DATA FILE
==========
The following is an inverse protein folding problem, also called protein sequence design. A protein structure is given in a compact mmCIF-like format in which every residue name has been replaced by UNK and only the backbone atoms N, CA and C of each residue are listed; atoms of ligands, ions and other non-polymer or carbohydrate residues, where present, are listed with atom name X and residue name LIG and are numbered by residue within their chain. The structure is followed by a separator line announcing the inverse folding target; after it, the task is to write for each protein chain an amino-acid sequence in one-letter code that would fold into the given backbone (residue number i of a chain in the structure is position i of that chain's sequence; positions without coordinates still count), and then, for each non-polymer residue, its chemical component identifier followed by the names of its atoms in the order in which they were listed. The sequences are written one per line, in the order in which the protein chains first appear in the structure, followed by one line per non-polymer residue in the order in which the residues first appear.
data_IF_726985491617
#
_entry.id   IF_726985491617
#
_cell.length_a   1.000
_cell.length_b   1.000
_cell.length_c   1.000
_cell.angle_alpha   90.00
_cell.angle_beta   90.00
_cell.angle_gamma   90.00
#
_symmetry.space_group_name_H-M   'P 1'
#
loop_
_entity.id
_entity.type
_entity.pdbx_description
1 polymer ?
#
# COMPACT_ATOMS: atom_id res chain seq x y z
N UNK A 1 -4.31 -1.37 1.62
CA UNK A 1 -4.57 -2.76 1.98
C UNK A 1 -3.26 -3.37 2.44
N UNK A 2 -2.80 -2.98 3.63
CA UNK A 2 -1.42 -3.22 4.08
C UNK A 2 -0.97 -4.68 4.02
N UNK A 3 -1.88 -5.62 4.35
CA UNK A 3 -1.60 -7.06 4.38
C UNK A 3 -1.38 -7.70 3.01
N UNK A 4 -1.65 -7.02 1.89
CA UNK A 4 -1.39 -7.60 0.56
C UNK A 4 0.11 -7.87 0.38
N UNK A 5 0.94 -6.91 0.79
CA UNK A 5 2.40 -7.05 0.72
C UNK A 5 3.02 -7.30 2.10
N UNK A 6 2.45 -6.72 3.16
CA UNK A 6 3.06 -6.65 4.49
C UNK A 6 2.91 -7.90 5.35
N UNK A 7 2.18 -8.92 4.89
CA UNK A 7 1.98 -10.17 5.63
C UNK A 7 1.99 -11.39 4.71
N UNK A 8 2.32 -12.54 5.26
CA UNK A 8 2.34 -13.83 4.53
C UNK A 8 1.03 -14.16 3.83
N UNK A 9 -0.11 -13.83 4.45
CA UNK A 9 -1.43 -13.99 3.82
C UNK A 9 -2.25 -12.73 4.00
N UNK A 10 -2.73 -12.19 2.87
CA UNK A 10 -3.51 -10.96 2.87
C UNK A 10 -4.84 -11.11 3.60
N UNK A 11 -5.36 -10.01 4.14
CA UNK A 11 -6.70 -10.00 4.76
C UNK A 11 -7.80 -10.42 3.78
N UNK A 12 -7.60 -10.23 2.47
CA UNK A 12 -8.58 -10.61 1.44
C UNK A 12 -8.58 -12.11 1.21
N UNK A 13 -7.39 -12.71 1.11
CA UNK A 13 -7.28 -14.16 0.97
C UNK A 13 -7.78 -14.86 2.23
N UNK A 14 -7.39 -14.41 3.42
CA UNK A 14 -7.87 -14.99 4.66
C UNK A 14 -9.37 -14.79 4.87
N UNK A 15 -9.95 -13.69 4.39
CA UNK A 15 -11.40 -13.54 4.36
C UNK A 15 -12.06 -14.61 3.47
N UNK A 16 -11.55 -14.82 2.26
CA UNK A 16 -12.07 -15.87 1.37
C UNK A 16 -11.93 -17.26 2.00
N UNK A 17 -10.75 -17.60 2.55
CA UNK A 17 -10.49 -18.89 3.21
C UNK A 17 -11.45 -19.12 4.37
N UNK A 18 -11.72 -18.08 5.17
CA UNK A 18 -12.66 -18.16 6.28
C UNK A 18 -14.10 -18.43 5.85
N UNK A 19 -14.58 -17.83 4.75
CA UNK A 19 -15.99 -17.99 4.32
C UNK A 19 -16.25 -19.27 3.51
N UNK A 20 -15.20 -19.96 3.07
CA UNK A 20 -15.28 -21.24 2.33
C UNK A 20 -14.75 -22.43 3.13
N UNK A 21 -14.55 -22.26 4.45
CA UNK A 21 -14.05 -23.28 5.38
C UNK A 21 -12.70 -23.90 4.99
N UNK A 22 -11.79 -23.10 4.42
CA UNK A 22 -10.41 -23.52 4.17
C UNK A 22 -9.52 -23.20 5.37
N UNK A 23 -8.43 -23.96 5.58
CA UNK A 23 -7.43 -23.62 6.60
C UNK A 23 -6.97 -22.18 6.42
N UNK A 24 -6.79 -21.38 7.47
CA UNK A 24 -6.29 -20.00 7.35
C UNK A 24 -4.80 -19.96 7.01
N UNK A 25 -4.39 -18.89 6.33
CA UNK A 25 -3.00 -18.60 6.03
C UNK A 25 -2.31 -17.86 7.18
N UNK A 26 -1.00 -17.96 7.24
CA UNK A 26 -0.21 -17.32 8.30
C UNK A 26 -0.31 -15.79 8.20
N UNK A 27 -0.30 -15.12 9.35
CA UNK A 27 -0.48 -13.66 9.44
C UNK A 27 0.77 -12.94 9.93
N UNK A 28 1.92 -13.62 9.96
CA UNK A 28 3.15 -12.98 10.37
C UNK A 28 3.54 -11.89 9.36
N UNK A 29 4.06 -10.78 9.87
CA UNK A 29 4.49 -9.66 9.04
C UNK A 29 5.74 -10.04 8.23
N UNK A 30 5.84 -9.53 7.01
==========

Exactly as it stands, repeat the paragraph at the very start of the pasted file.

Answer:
The following is an inverse protein folding problem, also called protein sequence design. A protein structure is given in a compact mmCIF-like format in which every residue name has been replaced by UNK and only the backbone atoms N, CA and C of each residue are listed; atoms of ligands, ions and other non-polymer or carbohydrate residues, where present, are listed with atom name X and residue name LIG and are numbered by residue within their chain. The structure is followed by a separator line announcing the inverse folding target; after it, the task is to write for each protein chain an amino-acid sequence in one-letter code that would fold into the given backbone (residue number i of a chain in the structure is position i of that chain's sequence; positions without coordinates still count), and then, for each non-polymer residue, its chemical component identifier followed by the names of its atoms in the order in which they were listed. The sequences are written one per line, in the order in which the protein chains first appear in the structure, followed by one line per non-polymer residue in the order in which the residues first appear.